What I'd suggest is clarifying and formalizing all of the above into a clear duality of roles, so that the players know who's job is to do what. I think that while you had fun this time with a passive Owner, that's not solid as a general case - other groups have different dynamics and most people would probably resent such lopsided roles.

As a start, consider the following rules and concepts: the active player always narrates, but the passive player always controls the NPCs. Whenever the Robber fails against security measures, the Owner becomes the active player, and whenever the Robber gets out of a pickle and chooses to continue the heist, he regains the initiative. Thus play becomes a series of "turns", ending when the Robber is caught, succeeds or pulls out.

Quote
Secondly, stake-setting. I’m missing something and I’m not sure what. What I really need to do is formalise the discussion me and Simon had above in talking about “Jenny”.  Clearly, the Price needs to be related to the security feature disabled in some way. But it’s not just that. Any suggestions?

The disconnected setting of future events based on success/failure is interesting, but I don't know if it works so well in practice. In stories cause and effect are very important, because that's what stories are: strings of cause and effect, showing us the consequences of action. While the death of a NPC might be caused by the Robber's failure mechanically, the impact is lessened if we can't see a story-reason for the same. The Robber's character needs to be responsible, not the player himself.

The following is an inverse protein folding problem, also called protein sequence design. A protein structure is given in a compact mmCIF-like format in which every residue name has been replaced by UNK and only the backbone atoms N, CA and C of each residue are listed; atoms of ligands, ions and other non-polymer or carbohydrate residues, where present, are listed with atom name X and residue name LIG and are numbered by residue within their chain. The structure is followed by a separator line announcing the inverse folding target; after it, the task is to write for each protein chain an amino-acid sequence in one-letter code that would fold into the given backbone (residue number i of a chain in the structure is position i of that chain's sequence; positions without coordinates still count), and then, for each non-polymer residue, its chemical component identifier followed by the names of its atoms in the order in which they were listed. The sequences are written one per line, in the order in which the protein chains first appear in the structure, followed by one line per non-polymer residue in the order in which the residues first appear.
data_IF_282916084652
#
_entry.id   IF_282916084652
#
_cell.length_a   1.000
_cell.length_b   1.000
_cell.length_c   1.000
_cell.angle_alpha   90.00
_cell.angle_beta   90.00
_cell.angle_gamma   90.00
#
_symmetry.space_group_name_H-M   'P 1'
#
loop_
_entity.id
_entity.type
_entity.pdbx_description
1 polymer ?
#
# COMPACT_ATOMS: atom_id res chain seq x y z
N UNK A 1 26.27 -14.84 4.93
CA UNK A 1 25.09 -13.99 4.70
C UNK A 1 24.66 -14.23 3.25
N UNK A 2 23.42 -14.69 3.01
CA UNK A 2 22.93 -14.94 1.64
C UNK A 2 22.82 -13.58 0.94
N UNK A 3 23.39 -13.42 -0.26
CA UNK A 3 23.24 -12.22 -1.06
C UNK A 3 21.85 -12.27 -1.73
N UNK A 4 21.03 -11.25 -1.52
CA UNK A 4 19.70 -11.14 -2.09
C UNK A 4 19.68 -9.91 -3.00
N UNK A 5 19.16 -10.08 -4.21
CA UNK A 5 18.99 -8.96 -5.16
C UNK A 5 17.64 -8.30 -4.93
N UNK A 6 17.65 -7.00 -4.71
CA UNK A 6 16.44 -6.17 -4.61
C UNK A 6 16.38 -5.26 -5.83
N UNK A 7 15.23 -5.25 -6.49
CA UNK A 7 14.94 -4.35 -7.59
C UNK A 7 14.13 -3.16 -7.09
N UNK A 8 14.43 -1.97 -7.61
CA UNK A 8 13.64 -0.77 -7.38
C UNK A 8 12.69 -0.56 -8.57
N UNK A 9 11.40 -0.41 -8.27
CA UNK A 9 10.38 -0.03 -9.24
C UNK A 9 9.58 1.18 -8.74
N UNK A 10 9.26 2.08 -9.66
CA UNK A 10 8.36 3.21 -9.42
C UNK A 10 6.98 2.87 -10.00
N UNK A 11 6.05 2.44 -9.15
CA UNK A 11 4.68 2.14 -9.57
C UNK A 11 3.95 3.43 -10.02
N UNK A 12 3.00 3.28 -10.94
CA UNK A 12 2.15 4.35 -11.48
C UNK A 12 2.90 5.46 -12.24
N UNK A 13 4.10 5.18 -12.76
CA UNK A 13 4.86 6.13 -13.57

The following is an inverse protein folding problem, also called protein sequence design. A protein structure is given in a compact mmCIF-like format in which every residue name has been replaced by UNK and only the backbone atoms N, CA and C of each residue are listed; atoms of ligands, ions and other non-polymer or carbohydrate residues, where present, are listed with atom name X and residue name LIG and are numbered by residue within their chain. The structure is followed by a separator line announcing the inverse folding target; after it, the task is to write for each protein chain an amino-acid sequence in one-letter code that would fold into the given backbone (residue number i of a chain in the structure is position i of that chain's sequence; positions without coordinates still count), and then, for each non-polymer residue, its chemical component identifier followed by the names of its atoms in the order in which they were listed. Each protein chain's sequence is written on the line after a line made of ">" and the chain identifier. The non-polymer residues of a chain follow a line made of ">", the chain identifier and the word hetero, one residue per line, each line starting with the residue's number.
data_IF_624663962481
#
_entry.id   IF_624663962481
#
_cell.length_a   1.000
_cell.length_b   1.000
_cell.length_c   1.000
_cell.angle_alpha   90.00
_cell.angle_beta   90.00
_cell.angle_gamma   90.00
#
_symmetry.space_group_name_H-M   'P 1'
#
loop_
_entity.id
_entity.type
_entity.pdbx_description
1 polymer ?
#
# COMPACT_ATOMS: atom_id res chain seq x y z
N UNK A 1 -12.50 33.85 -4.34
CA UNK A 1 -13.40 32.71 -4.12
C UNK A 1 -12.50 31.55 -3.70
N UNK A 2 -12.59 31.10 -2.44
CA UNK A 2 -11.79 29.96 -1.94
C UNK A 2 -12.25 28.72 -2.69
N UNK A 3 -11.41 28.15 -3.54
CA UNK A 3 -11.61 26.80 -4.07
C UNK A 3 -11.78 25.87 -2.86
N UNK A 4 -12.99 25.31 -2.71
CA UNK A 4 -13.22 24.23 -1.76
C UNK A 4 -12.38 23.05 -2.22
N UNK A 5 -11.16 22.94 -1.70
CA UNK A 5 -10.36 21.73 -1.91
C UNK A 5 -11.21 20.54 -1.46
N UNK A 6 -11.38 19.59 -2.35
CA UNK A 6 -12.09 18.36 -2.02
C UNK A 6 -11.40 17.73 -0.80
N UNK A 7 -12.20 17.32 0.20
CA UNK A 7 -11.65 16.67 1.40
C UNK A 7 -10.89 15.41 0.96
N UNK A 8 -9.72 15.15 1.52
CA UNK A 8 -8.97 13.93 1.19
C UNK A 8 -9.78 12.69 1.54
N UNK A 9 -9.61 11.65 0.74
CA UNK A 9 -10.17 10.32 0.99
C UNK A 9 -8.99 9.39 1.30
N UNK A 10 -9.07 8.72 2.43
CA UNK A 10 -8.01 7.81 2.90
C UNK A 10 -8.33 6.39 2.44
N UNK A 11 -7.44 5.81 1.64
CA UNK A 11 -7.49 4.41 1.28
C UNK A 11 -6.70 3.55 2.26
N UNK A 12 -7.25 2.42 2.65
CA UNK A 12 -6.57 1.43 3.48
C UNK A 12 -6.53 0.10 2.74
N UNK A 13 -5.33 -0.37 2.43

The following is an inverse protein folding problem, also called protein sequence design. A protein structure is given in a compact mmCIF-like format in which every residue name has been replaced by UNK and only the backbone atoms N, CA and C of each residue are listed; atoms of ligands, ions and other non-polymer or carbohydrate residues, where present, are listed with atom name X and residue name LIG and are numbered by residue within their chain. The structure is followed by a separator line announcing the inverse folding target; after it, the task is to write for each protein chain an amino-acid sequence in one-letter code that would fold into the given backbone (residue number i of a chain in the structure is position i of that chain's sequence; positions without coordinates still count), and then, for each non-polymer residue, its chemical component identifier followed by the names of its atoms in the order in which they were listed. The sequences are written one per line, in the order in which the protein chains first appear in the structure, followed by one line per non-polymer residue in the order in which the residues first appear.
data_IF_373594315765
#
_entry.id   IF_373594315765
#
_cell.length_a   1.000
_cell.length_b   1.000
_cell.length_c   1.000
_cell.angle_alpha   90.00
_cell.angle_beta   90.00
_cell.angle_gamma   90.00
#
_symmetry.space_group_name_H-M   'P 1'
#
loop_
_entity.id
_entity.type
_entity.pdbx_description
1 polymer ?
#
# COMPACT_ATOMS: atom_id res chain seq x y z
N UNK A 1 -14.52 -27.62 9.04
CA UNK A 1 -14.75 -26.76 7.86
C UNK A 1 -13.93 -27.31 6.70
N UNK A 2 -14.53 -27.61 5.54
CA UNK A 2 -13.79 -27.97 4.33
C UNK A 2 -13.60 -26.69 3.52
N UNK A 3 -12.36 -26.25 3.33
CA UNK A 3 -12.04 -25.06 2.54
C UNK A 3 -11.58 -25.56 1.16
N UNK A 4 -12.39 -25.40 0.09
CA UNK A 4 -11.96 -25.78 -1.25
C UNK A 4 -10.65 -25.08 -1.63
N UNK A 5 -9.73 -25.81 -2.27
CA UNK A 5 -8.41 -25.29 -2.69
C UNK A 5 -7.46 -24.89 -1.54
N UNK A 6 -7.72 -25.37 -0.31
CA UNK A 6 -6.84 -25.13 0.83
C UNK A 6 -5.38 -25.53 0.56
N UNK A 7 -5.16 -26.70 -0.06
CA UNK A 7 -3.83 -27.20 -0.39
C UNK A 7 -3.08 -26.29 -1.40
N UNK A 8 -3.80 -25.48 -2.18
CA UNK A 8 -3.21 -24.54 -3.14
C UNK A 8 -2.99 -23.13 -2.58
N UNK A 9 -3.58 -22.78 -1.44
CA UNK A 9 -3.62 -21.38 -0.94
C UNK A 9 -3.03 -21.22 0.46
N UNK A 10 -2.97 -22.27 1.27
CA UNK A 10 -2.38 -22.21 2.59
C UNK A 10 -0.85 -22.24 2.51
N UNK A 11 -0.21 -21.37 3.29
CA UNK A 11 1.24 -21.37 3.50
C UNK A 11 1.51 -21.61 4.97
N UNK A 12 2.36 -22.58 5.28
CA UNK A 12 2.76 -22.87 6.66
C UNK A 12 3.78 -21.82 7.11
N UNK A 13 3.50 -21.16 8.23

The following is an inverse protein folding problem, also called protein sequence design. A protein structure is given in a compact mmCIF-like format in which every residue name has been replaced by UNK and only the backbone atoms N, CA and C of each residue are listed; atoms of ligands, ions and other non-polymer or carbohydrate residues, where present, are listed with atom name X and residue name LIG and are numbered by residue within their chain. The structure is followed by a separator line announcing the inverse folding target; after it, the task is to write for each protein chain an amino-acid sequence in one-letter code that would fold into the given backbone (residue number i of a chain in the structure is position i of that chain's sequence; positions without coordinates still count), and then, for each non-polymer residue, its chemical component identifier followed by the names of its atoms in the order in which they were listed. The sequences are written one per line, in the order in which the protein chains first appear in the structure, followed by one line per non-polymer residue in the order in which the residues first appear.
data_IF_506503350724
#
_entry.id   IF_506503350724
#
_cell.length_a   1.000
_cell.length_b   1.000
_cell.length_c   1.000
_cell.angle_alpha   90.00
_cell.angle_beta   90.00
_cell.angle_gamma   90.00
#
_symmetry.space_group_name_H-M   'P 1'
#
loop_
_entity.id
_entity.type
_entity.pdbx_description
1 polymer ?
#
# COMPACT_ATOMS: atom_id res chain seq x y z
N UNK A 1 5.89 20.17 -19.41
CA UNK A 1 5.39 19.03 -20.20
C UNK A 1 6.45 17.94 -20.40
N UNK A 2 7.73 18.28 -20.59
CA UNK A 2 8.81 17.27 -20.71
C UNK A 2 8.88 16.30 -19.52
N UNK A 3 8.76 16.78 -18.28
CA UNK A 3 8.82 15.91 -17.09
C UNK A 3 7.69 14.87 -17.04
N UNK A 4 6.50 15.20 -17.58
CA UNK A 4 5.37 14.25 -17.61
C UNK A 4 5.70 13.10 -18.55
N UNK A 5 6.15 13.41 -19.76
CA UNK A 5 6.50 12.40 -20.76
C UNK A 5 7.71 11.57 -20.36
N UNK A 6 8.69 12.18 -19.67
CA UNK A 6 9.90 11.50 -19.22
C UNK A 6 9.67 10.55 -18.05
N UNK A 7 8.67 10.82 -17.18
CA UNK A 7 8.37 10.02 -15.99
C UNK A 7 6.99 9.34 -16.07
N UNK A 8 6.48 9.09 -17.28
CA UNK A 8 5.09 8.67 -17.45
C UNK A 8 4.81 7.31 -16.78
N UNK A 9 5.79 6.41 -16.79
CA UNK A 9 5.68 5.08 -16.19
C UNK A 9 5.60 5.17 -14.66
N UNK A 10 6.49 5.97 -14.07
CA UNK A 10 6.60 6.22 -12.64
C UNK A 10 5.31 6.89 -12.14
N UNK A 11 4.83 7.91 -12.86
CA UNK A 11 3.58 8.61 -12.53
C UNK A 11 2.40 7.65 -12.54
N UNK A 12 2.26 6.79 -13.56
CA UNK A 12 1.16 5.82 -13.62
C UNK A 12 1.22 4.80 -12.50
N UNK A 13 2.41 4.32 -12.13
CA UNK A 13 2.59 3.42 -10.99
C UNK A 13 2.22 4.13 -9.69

Note that there's a wide range of results between getting caught and succeeding against a security measure. Usually heist stories start with a string of successes, but sooner or later go into a spiral of less perfect results, which necessitate improvisation and lure the robbers deeper into the heist with their partial success. The story only ends after a series of continually worse and more chaotic failures, interspeded by successes and culminating in a complete, but hairsbreadth failure. So you could say that most of the time it's quite OK to let the Robber fail, as long as that failure causes intensification of the situation instead of the heist stopping. You'll note that movie cons never pull out of the heist when something goes wrong; the wrong-going is always such a liminal case that they think that they can still pull it off. Also, most heists are characterized by simplicity in theory, spiralling into wild improvisation and complications in execution.